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RBM wrote:

Thanks. I did read something about that on an old forum when I did an Internet search prior to my original post. I guess the concept is that the purpose of the GFCI's in unfinished basements is to prevent ordinary users from a shock hazard if they unplug an appliance or device (including a sump pump) and use the receptacle for another purpose. And, I guess they assume that would not apply for a 220-volt receptacle.
Although that means I could change the whole circuit wiring to 220 volts, and get a new 220-volt sump pump, I don't plan on doing that. One reason is that if somehow the 220-volt is safe enough according to NEC for the actual use of the sump pump (without unplugging it and plugging something else in), then that would be no more safe than me just changing the 110-volt GFCI outlet to a non-GFCI outlet (as long as no one unplugs that and plugs something else in).
So, I guess I'll either cheat and change the existing GFCI to a non-GFCI outlet, or I'll hard wire it since it is less than 30 feet away from, and in direct line of sight with, the main panel circuit breaker for the sump pump.
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wrote in message

I agree.
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In wrote in message

Good point; thanks.
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*The latest code edition now requires that all unfinished basement receptacles as well as all garage receptacles regardless of their location be GFI protected. This apparently was changed because people will plug things in no matter where the receptacle is and what it is for. I have seen plenty of extension cords hanging from garage ceilings to agree with the requirement that garage door opener receptacles be GFI protected.
Unfortunately that does present a problem as you found out the hard way. I suggest that you write to the NFPA about your personal experience in this case.
My thought is that there should be another type of receptacle for the sump pump such as a twist lock without GFI protection. That would make the receptacle unavailable for general use and keep it for sump pump use only and thus eliminate the potential damage from nuisance tripping. If GFI protection is required for the pump, an equipment GFI can be installed along with the twist lock receptacle. An equipment GFI does not have the same low threshold for tripping as the one used for people protection and consequently is less prone to nuisance tripping.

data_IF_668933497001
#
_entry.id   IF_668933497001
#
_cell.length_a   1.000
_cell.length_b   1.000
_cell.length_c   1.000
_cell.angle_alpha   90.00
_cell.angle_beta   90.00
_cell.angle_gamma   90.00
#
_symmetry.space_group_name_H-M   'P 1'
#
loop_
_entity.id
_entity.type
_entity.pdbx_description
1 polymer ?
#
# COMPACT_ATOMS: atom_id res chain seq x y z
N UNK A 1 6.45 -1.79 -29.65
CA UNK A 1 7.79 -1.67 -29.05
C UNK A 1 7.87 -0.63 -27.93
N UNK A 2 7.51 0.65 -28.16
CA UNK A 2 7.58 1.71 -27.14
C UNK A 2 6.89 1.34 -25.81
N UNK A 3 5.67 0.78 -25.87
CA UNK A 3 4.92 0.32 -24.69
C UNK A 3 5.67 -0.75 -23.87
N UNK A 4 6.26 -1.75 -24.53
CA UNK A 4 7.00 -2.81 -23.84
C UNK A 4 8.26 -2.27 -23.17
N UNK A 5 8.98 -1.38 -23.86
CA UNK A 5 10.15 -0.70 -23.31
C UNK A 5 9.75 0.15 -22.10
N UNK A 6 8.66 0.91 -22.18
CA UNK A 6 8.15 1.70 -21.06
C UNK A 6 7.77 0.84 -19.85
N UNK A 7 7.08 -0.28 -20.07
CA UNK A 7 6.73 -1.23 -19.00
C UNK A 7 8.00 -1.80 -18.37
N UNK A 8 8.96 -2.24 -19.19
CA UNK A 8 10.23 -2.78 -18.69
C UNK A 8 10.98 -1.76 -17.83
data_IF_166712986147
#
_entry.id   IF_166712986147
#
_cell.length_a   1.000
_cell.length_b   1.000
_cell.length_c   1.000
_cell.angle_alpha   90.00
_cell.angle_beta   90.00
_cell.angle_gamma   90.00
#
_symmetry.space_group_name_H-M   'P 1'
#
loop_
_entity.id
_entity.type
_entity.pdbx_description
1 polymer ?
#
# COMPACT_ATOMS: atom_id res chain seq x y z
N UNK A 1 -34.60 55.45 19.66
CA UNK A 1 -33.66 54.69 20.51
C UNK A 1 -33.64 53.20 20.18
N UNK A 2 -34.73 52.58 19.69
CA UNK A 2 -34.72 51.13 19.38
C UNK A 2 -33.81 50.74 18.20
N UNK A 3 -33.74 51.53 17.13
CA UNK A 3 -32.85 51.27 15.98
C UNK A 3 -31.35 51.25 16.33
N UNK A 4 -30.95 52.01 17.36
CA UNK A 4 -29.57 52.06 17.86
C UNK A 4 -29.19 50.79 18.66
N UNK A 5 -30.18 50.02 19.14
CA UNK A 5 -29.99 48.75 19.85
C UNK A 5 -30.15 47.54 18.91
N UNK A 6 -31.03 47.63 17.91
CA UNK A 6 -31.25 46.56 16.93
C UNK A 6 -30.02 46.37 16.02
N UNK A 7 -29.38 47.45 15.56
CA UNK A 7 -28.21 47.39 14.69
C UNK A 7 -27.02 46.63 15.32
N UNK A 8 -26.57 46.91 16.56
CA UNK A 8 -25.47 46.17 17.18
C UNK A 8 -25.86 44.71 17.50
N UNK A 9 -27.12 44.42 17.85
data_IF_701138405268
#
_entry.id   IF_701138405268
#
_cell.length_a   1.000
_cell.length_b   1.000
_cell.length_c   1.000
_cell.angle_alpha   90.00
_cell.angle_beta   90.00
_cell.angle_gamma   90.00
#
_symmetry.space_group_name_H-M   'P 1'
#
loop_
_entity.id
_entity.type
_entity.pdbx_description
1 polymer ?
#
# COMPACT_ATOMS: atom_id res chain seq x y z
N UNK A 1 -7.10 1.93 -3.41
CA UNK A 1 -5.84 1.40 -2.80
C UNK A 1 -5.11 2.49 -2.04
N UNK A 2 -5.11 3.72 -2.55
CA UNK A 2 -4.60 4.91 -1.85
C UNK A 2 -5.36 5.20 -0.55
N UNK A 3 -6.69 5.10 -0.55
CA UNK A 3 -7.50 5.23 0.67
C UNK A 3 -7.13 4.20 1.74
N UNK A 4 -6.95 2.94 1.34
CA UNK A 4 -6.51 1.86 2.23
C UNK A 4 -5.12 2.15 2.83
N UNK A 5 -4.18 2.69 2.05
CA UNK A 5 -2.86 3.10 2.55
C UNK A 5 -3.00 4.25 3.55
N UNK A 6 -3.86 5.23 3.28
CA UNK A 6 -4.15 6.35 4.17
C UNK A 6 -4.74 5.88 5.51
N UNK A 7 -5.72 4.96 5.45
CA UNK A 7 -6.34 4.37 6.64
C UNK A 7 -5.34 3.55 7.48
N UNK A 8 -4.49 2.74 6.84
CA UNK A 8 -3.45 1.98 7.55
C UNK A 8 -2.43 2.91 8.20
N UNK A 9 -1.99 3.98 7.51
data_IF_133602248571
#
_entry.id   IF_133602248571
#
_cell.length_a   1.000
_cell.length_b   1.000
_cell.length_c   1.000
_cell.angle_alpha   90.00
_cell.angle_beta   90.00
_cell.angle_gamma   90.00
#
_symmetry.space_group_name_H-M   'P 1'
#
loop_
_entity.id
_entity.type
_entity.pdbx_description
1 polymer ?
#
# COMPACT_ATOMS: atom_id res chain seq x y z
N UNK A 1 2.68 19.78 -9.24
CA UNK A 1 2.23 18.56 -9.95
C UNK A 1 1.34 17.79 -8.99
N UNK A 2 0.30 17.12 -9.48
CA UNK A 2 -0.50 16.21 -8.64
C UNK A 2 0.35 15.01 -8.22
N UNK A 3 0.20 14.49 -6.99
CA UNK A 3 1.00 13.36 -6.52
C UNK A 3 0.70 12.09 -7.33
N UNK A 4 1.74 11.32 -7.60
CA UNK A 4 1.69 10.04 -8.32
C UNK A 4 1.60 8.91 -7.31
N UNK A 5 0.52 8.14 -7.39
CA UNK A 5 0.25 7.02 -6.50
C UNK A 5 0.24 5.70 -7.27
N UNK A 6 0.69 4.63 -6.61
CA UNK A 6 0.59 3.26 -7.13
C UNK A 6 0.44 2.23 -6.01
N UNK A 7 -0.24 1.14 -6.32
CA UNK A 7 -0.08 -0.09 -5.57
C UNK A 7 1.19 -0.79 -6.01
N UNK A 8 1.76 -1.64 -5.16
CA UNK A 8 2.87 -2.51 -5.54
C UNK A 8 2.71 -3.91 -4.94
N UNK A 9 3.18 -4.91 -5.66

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2008 NEC, yes -- which IMHO is completely insane. 2005 and earlier NEC, no.

Won't matter.

Yes, but note that it also says "for purposes of this section, unfinished basements are defined as portions or areas of the basement not intended as habitable rooms and limited to storage areas, work areas, and the like." [2008 NEC, Article 210.8(A)(5)]
So put a TV, easy chair, and your beer fridge within a yard or two of the sump pit, and you've turned that "portion or area of the basement" into a "habitable room" -- which means that "for purposes of this section" it's no longer "unfinished" and therefore *not* required to have a GFCI.
There's another workaround: the GFCI requirement applies only to "125-volt, single-phase, 15- and 20-ampere receptacles." So install a 30-amp circuit and receptacle, and change the plug on the sump pump.
Note also that the *2005* NEC contains the same language, and additionally two pertinent exceptions to the GFCI requirement that were removed in the 2008 Code: "Receptacles that are not readily accessible" and "Receptacles located within dedicated space for each appliance that, in normal use, is not easily moved from one place to another and that is cord-and-plug connected..."
So if the governing authority in the OP's jurisdiction is the 2005 (or earlier) Code and not 2008, he apparently has no worries.